What’s the best piece of writing advice you’ve ever gotten?

There are two, actually:

First, “Don’t tell me the moon is shining; show me the glint of light on broken glass.” – Anton Chekhov (Basically, show, don’t tell)

Secondly, write for YOURSELF. Don’t succumb to the nonsense that you must write for a particular audience or write about a subject that most people are fond of. Not. At. All. Write what YOU are passionate about. Only then will the readers sense that passion in your work. Otherwise, all you’ll find are cardboard cutouts of what you want to be. Don’t write cardboard!

What’s Empyreal Fate about?

462903_10150660690470997_713230996_9573740_222916156_oAha – my time to shine. 🙂

Empyreal Fate: Elves and men – on the brink of war. Love. Betrayal. Lies. Greed. An ancient evil. A dark past. Will true love conquer? Will Fate..?

Filled to the brim with forbidden love, an ancient evil, and a nation in disrepair, Empyreal Fate is a tale of riveting bravery and mortal corruption.
The land of Llathala lingers on the brink of war between men and elves, a dark history surrounding each race. Stirred by tensions of the land, a shadow of the past reemerges, taking precedence in reality and consuming the very soul of mans’ mortal weakness. Darrion, the son of a poor laborer, is ensnared in a hostile world, forced to choose between loyalty to his king or the counsel of the elves. Yet Fate has other plans in store, tying his course to Amarya, an elven royalblood of mysterious quality and unsurpassable beauty. But this forbidden connection incites betrayal from members of their own kin, marking them as traitors to the crown. In a land torn asunder, only Fate’s decree can allow such love to coexist with an ancient enmity.

Behold: A Llathalan Annal:
Empyreal Fate – Part One.

So I have one question for you… Do you believe in Fate? *Second question*…. Do you dare?

What’s up next for you?

Part Two of my Llathalan Annal series, of course! *taps fingers together with glee* Actually, I have five books already written for the series. I just need to take the time to go through edits and rewrites – and major polishes.

But, in the meantime, I am working on my first steampunk piece: a Victorian-era, dystopian, sci-fi, fantastical, all-around mechanical type of novel. If you are interested in following my blog or social media sites, I will be posting periodic updates (I’ve included various links at the end of this interview).

How many books would you like there to be in the Llathalan Annal series? Or do you even have that planned out?

Well, as I mentioned above, I have five already written (counting Part One, Empyreal Fate). However, in the process of edits and such, I may very well add more or take some away. Who knows? The Muse is seldom consistent from day to day.

How has being published changed your life?

I have not only grown as an author and individual in general, but I have met such amazing people – readers, writers, and otherwise – who have introduced me to so much more in life and in the imagination than I could ever have dreamed was possible. My life is forever changed, for creativity thrives within. And the opportunities that have come to me are incredible. I am ever-thankful to Fate, to life… to friends and acquaintances… to family. And to the Muse, which guides the innermost spirit.

What should I have asked, if only I had known to?

Why, you should have asked about my plans for world domination! I would have refrained from telling you, of course, but you should have asked all the same. It’s only proper. At least… *glances both ways* …you did know I had plans, didn’t you?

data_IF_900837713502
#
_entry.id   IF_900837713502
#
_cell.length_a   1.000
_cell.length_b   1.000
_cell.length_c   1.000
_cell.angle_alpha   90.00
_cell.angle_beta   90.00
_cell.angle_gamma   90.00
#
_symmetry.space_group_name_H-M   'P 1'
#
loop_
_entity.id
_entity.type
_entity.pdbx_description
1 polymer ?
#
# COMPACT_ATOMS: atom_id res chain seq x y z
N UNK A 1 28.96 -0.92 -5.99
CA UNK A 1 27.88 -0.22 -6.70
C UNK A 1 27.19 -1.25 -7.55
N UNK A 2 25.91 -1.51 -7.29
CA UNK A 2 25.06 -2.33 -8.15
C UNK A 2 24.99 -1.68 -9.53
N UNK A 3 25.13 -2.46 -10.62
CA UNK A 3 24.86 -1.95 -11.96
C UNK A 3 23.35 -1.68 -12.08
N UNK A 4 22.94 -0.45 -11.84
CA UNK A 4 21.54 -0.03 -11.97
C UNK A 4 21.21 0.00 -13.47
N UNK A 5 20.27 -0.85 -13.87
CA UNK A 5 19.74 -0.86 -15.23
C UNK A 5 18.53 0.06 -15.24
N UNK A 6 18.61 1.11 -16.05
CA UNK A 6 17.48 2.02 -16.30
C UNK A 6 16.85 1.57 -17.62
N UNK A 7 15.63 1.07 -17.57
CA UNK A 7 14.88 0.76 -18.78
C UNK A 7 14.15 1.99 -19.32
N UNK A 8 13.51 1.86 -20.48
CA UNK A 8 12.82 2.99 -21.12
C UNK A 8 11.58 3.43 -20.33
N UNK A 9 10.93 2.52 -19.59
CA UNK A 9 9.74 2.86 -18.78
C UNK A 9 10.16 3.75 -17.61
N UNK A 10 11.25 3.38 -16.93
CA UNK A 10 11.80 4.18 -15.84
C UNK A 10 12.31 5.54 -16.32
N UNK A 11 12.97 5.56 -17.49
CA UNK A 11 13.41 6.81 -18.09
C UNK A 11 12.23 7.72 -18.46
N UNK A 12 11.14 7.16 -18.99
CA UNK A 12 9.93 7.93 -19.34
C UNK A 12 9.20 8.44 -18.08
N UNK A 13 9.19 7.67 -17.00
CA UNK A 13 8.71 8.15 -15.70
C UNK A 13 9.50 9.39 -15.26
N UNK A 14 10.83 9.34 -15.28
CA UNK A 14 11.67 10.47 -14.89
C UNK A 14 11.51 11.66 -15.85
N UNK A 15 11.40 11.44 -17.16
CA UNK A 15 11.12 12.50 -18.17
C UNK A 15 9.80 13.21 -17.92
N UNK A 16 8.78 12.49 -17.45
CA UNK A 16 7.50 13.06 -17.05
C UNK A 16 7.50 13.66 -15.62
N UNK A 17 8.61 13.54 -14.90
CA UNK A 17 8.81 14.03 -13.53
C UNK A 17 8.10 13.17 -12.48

But, in all seriousness, thank you for having me here today, Bryce. It’s been a blast; and if you or anybody else has any other questions about me, Empyreal Fate, or the randomness of life in general, please – don’t hesitate to get in touch. And – even if you’re not the talkative type, feel free to get in touch anyway. Because, you know, the 21st Century demands social media. And we’re all a part of it. Frightening, I know.

Learn more about Rachel

Found a Podcast

I’m always on the lookout for new sources from which to build my writing skills. I recently came across a podcast run primarily by three authors. One is the guy who was hired to finish Robert Jordon’s Wheel of Time series (as well as plenty of his own novels), one is the author and artist behind long-running webcomic Schlock Mercenary, and the third is a horror writer with 5 novels in print.

They talk about all facets of writing, from genre-specific stuff to the business end of writing and marketing.

It’s called Writing Excuses. It’s only 15 minutes (or so) per episode, and I have found it amusing, interesting, and helpful. For an introduction, here’s a collection of podcasts they’ve done about world building in fiction. Just look down for the “Audio MP3” link at the bottom of the post, but before the comments.

Thank you, Kim Harrison

I’ve had a problem recently. I’m getting close to the end of The Journey of St. Laurent, but I keep getting stuck. I write, rewrite, revise, rewrite, stare at the computer screen, and generally can’t seem to make it happen. And it’s not like I’m writing literary fiction or anything, so what’s the deal. Action adventure pulp is supposed to be easy to write, right? What’s the deal?

So last weekend I decided to give up. Not in the book itself, but I had to stop that staring at the screen waiting for words to type themselves. If only for a while.

I ended up fiddling around on my local library’s website. After all, I’ve never checked out an ebook before. As it ends up, they do have electronic versions of a couple of series that I’ve started reading in years past. Unfortunately, there’s a waiting list for all of the books I want to read. Sigh.